STICKING TO A SCHEDULE: YAHOO SPORTS’ Dan Wetzel cited a source as saying that Notre Dame’s future 12-game football schedule, “more than any other factor, led to Wednesday's announcement.” The five annual ACC games “provides the Irish with the firm scheduling base it coveted while maintaining the freedom to maintain a national schedule.” In addition, the “weakening, and nationalizing, of the Big East made it easier to leave.” Wetzel: “It wasn't as important as football scheduling, though. In fact, nothing was” (SPORTS.YAHOO.com, 9/12). In Columbus, Rob Oller writes Notre Dame “received a scare this year when the Big Ten and Pac-12 established a scheduling agreement that might have squeezed Notre Dame out of traditional rivalry games with Michigan, Michigan State and Purdue, and possibly jeopardize annual games against Stanford and Southern California.” The agreement “fell apart when the Pac-12 pulled out, but not before Notre Dame saw a potential future with itself on the outside looking in” (COLUMBUS DISPATCH, 9/13). In Michigan, Graham Couch writes Notre Dame theoretically "could play their six non-ACC every-year rivals -- Navy, Purdue, Michigan State, Michigan, Stanford and USC -- and honor every contract and rivalry until the end of time.” Notre Dame’s priorities these days “include a heavy emphasis on establishing its footprint and pushing its brand into new cities” (LANSING STATE JOURNAL, 9/13).

FOOTBALL SOON TO COME? In Raleigh, Caulton Tudor notes Notre Dame’s decision to join the ACC “should serve as a convenient bridge for the Irish to someday come completely aboard in football.” Swarbrick said that the school “wants to maintain its long tradition of football independency.” But Tudor notes that eventually “might be impossible even for Notre Dame.” In addition, ACC basketball “will benefit even if Notre Dame never wins a league title or reaches a Final Four simply because the Irish have millions of fans that watch television basketball games coast to coast” (Raleigh NEWS & OBSERVER, 9/13). In Atlanta, Mark Bradley wrote, “If/when -- and really, more ‘when’ than ‘if’ -- the Irish realize that independence is to contemporary college football as the Pony Express is to communications, they have nowhere else to go” (AJC.com, 9/12). ESPN.com’s Ivan Maisel wrote Notre Dame is "not a full-fledged member of the ACC yet," but the "trend is unmistakable.” It is “obvious that the ACC is an improvement for Notre Dame's other sports.” Maisel: “But since when would Notre Dame give up nearly half of its football schedule to provide a home for the men's basketball team?" (ESPN.com, 9/12).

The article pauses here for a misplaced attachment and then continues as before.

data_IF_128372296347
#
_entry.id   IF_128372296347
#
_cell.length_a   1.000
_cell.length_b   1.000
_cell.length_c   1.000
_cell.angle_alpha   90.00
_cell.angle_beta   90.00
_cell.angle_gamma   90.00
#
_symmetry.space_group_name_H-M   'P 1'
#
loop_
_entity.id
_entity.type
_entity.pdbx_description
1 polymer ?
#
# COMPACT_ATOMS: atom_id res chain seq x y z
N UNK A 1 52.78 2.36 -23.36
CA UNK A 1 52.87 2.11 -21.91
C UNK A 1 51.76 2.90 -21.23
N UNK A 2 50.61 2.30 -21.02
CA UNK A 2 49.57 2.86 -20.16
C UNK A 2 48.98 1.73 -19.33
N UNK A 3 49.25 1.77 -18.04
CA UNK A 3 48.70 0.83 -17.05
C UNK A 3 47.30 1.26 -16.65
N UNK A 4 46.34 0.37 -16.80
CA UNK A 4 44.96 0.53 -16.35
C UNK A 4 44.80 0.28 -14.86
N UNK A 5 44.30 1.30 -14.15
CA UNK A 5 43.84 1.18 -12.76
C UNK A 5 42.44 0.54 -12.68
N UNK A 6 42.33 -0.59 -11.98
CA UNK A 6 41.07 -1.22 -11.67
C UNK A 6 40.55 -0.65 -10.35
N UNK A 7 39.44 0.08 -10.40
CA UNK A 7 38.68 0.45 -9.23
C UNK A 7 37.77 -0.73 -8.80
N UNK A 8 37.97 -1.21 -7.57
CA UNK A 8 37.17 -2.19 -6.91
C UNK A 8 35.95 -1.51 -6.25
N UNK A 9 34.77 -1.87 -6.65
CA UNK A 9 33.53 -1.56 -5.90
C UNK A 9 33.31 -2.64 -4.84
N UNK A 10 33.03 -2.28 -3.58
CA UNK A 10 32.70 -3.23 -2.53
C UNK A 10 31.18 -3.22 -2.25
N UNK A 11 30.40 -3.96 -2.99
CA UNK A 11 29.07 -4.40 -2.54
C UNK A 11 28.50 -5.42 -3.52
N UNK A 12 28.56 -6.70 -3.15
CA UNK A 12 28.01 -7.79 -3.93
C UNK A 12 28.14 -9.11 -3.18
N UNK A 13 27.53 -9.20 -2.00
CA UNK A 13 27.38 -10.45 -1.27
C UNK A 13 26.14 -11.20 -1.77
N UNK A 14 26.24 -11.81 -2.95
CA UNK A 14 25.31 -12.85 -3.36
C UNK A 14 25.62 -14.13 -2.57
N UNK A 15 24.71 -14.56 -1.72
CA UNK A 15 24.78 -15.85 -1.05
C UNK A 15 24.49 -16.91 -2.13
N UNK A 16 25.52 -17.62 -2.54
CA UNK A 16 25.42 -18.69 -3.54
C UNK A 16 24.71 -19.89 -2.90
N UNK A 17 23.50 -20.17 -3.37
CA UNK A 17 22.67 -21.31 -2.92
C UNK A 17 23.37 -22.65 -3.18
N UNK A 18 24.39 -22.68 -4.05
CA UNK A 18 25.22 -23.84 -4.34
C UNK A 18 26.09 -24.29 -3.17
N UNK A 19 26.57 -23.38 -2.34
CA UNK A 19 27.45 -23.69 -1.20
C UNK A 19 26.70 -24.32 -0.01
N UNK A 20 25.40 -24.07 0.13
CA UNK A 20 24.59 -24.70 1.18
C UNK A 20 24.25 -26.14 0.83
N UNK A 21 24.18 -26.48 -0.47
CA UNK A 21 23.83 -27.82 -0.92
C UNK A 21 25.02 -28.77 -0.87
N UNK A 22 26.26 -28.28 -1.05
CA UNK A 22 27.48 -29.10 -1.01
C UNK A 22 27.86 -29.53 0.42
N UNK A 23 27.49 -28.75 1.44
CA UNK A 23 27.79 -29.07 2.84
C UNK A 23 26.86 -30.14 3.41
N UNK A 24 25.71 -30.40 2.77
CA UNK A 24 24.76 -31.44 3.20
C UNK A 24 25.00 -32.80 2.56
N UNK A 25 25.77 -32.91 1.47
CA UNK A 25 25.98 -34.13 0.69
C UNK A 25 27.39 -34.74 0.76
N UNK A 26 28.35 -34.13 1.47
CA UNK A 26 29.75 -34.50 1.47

IMPACT ON HOOPS: SI.com’s Pete Thamel wrote Notre Dame football "paved the way Wednesday for a secure future for Notre Dame basketball.” Notre Dame men’s basketball coach Mike Brey is “giddy at the ACC opportunity.” Brey called it a "great fit." Brey saw the Big 12 “as an odd fit for recruiting, as the Irish have rarely pointed southwest for players over the years.” ESPN recruiting analyst Dave Telep, looking at the move as an improvement, said, "They just traded conference games against Houston, SMU and UCF for Duke, North Carolina and Maryland. How can you see it any other way?" (SI.com, 9/12). Brey said, "I told our AD when conference movement was being talked about and the Big 12 was coming after us for this same kind of setup, I said, ‘Jack, we just can’t lose the East. The East is important to our school, especially our basketball program. Please don’t take me to the Big 12’" (NEWSOBSERVER.com, 9/12).